There are no two views that the prevalent perception about MNS is that his family is filthy rich; the family lives like lords whether in Pakistan or abroad. His $ 3 million dollar wrist watch has been a subject of national and international media. Just imagine about a Prime Minister of a country which claims to be a nuclear power and who himself is fond of showing around in London’s classy watch shop toying with expensive watch with no guilt qualm to be leader of a poor country that had to eat grass to acquire nuclear teeth while keeping over million children without education, sustainable succour or even minimal healthcare. Just imagine about Finance Minister Ishaq Dar, whose rags to riches story cannot be quoted for emulation. His family’s alleged wealth agitates scores of questions as to what magic wand this family has got that their proverbial Midas touch turns dust into gold.

The judgment and the JIT findings lead into elusive money trail of the black money or white collar crimes to Gulf States. When one mentions the mysteriously shrouded Qatri Sheikh, it shows how shady things are done. Black money from Pakistan is sent to any of the Gulf state where one has contacts with local men in pelf and power.

The money is transferred through Havala, once it lands in a Gulf state it is whitened through the services of an established business house on payment of certain percentage. From there the whitened money is transferred into offshore company’s accounts. Once it is whitened, the money can be transferred anywhere in the world. For Pakistanis, the favourite destination is UK, Canada and US respectively. No wonder when one looks around he finds a Pakistani big wig doing the profitable rounds. Interestingly, this racket is just not limited to Pakistanis; black money from South and Central Asia, Russia as well as Middle East and North Africa (MENA) is siphoned off for onward transmission to the centres of capitalism in the West.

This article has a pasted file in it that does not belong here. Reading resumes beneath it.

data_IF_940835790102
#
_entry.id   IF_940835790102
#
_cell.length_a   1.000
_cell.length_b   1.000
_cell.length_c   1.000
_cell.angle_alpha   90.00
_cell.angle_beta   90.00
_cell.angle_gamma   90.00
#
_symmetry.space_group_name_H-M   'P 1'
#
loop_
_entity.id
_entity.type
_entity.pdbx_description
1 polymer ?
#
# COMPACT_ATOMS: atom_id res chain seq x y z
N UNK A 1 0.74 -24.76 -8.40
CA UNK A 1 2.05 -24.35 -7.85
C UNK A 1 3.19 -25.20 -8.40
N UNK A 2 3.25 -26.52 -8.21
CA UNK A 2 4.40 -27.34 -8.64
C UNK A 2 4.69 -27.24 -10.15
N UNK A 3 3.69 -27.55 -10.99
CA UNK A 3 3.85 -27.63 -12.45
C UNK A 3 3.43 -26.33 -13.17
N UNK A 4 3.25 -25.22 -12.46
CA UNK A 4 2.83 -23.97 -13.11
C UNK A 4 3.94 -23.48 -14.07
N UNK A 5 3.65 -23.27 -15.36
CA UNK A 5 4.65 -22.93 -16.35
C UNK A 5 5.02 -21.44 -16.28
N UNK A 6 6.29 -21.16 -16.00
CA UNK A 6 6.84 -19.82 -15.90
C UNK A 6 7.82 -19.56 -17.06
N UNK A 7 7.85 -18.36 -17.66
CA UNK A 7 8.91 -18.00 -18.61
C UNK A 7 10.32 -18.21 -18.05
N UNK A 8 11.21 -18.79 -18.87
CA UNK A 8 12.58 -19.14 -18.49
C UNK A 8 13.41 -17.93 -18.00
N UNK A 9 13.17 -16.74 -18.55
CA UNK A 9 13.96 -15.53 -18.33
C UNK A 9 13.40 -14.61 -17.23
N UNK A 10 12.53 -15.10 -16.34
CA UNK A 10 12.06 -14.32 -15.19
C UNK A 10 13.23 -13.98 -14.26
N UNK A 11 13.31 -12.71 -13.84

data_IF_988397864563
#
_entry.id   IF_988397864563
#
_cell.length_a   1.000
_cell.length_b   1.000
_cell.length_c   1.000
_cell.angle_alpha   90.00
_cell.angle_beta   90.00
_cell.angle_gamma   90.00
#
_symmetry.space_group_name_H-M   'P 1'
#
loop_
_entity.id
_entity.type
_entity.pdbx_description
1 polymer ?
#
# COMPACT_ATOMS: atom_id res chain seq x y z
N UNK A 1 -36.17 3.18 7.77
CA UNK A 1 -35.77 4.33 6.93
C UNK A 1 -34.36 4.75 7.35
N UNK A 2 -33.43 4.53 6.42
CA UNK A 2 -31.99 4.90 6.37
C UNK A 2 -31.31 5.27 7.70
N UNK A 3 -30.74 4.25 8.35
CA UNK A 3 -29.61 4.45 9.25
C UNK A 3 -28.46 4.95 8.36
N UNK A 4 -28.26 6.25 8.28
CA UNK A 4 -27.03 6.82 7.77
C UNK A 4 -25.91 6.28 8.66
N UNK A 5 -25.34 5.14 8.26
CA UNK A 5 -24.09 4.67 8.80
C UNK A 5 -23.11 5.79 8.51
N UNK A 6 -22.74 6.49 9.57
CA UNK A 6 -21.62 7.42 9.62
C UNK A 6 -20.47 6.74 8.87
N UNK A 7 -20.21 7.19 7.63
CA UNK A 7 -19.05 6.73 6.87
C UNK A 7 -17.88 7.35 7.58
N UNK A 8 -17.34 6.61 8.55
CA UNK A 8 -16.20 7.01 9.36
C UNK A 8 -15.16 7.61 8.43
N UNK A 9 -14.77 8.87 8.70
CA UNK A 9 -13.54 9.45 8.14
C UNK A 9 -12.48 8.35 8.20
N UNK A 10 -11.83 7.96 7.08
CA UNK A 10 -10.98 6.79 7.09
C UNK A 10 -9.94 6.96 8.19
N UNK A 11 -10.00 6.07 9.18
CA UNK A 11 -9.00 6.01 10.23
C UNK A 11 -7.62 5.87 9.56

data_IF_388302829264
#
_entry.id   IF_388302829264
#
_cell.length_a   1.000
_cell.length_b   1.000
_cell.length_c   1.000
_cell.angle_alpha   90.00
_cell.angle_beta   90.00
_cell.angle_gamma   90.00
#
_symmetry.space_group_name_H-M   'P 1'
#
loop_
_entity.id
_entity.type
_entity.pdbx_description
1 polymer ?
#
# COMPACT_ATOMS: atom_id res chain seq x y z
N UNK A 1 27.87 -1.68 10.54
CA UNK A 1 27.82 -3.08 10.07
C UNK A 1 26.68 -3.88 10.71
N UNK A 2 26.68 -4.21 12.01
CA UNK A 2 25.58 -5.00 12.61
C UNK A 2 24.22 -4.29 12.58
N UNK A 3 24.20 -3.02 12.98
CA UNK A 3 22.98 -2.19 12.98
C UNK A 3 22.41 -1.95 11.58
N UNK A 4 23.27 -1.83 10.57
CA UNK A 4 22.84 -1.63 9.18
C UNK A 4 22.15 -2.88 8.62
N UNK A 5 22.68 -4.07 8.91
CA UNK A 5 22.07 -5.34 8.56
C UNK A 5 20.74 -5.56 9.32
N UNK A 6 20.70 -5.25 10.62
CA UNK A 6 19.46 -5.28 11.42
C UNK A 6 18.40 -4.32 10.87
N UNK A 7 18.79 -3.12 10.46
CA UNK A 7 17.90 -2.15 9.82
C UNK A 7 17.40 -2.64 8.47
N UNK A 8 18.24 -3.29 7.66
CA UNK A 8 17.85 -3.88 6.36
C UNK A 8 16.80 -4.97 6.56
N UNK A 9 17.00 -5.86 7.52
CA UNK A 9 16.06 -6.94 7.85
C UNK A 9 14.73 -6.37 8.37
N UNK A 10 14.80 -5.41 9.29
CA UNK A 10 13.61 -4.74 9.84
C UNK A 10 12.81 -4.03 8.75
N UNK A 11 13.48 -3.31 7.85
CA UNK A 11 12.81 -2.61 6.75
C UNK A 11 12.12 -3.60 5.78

The disqualification of MNS has set the tone of future political paradigm. Known fly by night rich politicians who change their loyalties for safer pastures shall have to be extra vigilant when submitting their credentials for scrutiny for public offices. One would agree with PPP Chairman Bilawal Bhutto Zardari — who while welcoming the Supreme Court verdict — said that everyone should be held accountable for which necessary and effective legislation is the need of the hour.

Strong mechanism of accountability needs to be put in place to strengthen institutions rather than few families or used as weapon of political vendetta as had been the case during Mian Sahib’s second tenure when his Accountability Tara Masih Senator Saifur Rehman got forced conviction of martyred Benazir Bhutto and Asif Zardari from the Accountability court headed by Justice Qayum.

By: Wajid Shamsul Hasan

Wajid Shamsul Hasan

The writer is the former High Commissioner of Pakistan and a veteran journalist.